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Credit: Worklight Theatre
Credit: Worklight Theatre

Fix, Underbelly Cowgate – Review

Pros: The sing-along moment that shows in practical terms the process of dopamine release that the play is all about.

Cons: With its hour-long running time, this lively show left me wanting more.

Pros: The sing-along moment that shows in practical terms the process of dopamine release that the play is all about. Cons: With its hour-long running time, this lively show left me wanting more. When we do something we like, our system produces dopamine, a substance that – as they illustrated by having us sing along during the performance – 'rewards your brain and numbs your pain, provides the feeling you adore and keeps you coming back for more'. Fix is a play about the processes that make us crave that sense of pleasure we often receive from harmful things. It…

Summary

Rating

Excellent

Live music and spoken word shed light on the mechanisms of addiction that affect our brains. Informative and entertaining.

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When we do something we like, our system produces dopamine, a substance that – as they illustrated by having us sing along during the performance – ‘rewards your brain and numbs your pain, provides the feeling you adore and keeps you coming back for more’.

Fix is a play about the processes that make us crave that sense of pleasure we often receive from harmful things. It is, essentially, a play about addiction, the difficulties of cutting free from it and the damage that it causes to our private and social lives.

Worklight Theatre company spent two years researching this topic and chatting with a range of people who are, in different ways, related to addiction. As a result, they devised three imaginary characters, who sum up and merge several true stories they collected along the way.

Zach (Finlay Cormack) has a gambling problem but, since he became father, has given it up for the sake of his baby daughter, his willpower winning over the luring promise of a win. The mechanism used by betting shops and casinos, though, works with images and colours to produce subconscious reactions, so the danger of falling back into habit is always around the corner.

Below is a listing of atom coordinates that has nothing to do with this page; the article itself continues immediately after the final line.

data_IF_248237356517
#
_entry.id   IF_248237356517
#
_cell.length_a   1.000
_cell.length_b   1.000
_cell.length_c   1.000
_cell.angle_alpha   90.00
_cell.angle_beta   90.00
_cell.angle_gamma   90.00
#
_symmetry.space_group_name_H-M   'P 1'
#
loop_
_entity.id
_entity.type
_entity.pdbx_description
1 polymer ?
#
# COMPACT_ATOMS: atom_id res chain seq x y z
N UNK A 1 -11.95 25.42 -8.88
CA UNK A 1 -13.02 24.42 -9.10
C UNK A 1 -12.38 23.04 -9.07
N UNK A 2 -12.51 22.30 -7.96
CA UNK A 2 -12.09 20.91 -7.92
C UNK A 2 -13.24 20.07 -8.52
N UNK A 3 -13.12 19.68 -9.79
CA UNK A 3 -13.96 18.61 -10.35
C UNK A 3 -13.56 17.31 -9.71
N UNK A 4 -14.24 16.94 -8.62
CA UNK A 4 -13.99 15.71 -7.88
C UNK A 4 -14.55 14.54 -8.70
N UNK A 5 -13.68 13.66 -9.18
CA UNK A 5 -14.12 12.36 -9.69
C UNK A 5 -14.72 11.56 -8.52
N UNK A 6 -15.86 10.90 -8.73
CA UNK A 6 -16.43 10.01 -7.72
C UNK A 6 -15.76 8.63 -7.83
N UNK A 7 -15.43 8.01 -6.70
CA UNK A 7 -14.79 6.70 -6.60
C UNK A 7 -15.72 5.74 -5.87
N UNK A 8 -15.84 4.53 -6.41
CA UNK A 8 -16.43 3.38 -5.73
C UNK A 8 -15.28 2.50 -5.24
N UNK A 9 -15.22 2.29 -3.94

Maggie (Fiona Whitelaw) is in her fifties and has spent most of her married life fighting her husband’s sex addiction. He likes to watch the ladies on live webcam but, technically, this can’t be considered cheating and she feels she has a duty to stay by his side and try to help, despite his continuous lies.

Robyn (Rianna Dearden) is a social worker who offers assistance to recovering addicts and their families. She’s also a human being and, sometimes, she thinks she has chosen the wrong job. Continuously dealing with desperate cases and often being unable to suggest a proper solution to their problems, can really feel like a losing game.

During an hour we follow their uncertain path, wondering whether they’ll find a purpose in what they do and come out unscathed on the other side of the tunnel. Surrounded by a web of fluorescent strings, their accounts alternate with moments of live music and multi-chromatic bright lighting. Between the pages of our programme there is a yellow sheet, with the lyrics of a song about dopamine, and we’re all invited to join in with the singers, who explain that actions like sharing a song make our brains subconsciously bond.

Fix is a cute and well-informed performance about a widespread, and often overlooked, drama. Lively and entertaining, it could easily be adapted to a longer piece and – perhaps victim of an undetected addictive trigger – I left the Belly Dancer auditorium craving more.

Authors: Joe Sellman-Leava and Michael Woodman
Director: Katharina Reinthaller
Producer: Worklight Theatre
Box Office: 03333 444167
Booking Link: https://tickets.edfringe.com/whats-on/fix
Booking Until: 27 August 2017

About Marianna Meloni

Marianna Meloni
Marianna, being Italian, has an opinion on just about everything and believes that anything deserves an honest review. Her dream has always been to become an arts critic and, after collecting a few degrees, she realised that it was easier to start writing in a foreign language than finding a job in her home country. In the UK, she tried the route of grown-up employment but soon understood that the arts and live events are highly addictive.